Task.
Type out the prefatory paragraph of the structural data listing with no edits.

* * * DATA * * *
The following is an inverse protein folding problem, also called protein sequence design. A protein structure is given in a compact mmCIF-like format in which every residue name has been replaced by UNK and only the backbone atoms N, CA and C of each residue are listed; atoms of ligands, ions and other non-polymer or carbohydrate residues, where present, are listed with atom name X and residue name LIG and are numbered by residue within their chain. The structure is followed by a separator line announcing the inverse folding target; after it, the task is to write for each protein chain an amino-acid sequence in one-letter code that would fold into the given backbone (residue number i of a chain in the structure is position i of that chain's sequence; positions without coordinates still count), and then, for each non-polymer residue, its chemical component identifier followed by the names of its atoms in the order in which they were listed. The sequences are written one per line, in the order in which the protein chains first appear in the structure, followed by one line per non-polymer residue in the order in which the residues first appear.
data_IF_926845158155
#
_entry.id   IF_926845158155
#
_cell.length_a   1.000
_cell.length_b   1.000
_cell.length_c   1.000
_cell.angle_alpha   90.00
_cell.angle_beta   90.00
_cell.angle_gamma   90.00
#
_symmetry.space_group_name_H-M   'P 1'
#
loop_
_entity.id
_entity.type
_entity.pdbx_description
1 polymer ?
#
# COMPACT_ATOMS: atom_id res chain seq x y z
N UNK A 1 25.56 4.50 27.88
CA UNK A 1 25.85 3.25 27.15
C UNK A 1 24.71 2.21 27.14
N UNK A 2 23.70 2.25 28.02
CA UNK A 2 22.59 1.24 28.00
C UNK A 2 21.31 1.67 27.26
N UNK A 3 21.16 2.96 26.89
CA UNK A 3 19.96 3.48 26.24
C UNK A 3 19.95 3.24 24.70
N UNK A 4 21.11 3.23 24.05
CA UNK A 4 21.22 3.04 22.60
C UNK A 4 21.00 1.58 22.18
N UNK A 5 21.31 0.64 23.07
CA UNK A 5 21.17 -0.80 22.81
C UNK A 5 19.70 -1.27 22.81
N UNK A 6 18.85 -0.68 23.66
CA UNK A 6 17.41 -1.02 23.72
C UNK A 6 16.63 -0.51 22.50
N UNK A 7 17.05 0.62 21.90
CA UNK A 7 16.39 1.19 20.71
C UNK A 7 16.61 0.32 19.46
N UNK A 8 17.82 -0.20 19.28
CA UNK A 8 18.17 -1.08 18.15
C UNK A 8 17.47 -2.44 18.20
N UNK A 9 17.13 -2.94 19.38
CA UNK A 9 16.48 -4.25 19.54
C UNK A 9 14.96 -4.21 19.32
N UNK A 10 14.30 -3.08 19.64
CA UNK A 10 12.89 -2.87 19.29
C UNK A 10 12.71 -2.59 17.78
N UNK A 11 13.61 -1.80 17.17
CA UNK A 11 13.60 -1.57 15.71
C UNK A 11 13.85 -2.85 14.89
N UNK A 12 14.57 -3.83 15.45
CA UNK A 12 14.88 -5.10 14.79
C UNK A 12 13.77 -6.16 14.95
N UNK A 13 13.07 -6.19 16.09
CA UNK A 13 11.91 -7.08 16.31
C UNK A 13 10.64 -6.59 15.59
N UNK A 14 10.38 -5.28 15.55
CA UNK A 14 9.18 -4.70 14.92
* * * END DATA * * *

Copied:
The following is an inverse protein folding problem, also called protein sequence design. A protein structure is given in a compact mmCIF-like format in which every residue name has been replaced by UNK and only the backbone atoms N, CA and C of each residue are listed; atoms of ligands, ions and other non-polymer or carbohydrate residues, where present, are listed with atom name X and residue name LIG and are numbered by residue within their chain. The structure is followed by a separator line announcing the inverse folding target; after it, the task is to write for each protein chain an amino-acid sequence in one-letter code that would fold into the given backbone (residue number i of a chain in the structure is position i of that chain's sequence; positions without coordinates still count), and then, for each non-polymer residue, its chemical component identifier followed by the names of its atoms in the order in which they were listed. The sequences are written one per line, in the order in which the protein chains first appear in the structure, followed by one line per non-polymer residue in the order in which the residues first appear.